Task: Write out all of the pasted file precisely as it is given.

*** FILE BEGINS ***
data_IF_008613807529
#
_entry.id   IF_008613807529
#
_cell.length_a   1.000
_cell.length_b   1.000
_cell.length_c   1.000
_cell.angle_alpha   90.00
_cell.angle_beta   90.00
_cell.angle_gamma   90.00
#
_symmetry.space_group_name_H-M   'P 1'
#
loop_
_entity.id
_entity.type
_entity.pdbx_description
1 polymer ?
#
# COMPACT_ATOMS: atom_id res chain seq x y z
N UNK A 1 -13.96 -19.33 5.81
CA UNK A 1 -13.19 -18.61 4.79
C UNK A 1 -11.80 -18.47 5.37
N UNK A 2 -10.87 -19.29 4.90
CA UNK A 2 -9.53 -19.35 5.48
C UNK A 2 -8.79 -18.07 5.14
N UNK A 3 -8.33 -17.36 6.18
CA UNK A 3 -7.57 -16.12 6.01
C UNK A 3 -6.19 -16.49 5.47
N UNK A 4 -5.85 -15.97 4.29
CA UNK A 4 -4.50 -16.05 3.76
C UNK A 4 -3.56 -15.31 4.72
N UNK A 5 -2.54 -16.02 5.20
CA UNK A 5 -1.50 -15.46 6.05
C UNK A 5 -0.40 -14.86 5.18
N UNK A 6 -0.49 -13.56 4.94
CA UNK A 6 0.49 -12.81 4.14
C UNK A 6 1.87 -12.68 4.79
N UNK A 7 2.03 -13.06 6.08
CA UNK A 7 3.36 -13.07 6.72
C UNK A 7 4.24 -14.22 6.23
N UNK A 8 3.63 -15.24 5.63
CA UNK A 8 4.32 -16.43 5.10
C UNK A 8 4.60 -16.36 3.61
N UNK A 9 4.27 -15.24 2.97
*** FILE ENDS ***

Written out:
data_IF_008613807529
#
_entry.id   IF_008613807529
#
_cell.length_a   1.000
_cell.length_b   1.000
_cell.length_c   1.000
_cell.angle_alpha   90.00
_cell.angle_beta   90.00
_cell.angle_gamma   90.00
#
_symmetry.space_group_name_H-M   'P 1'
#
loop_
_entity.id
_entity.type
_entity.pdbx_description
1 polymer ?
#
# COMPACT_ATOMS: atom_id res chain seq x y z
N UNK A 1 -13.96 -19.33 5.81
CA UNK A 1 -13.19 -18.61 4.79
C UNK A 1 -11.80 -18.47 5.37
N UNK A 2 -10.87 -19.29 4.90
CA UNK A 2 -9.53 -19.35 5.48
C UNK A 2 -8.79 -18.07 5.14
N UNK A 3 -8.33 -17.36 6.18
CA UNK A 3 -7.57 -16.12 6.01
C UNK A 3 -6.19 -16.49 5.47
N UNK A 4 -5.85 -15.97 4.29
CA UNK A 4 -4.50 -16.05 3.76
C UNK A 4 -3.56 -15.31 4.72
N UNK A 5 -2.54 -16.02 5.20
CA UNK A 5 -1.50 -15.46 6.05
C UNK A 5 -0.40 -14.86 5.18
N UNK A 6 -0.49 -13.56 4.94
CA UNK A 6 0.49 -12.81 4.14
C UNK A 6 1.87 -12.68 4.79
N UNK A 7 2.03 -13.06 6.08
CA UNK A 7 3.36 -13.07 6.72
C UNK A 7 4.24 -14.22 6.23
N UNK A 8 3.63 -15.24 5.63
CA UNK A 8 4.32 -16.43 5.10
C UNK A 8 4.60 -16.36 3.61
N UNK A 9 4.27 -15.24 2.97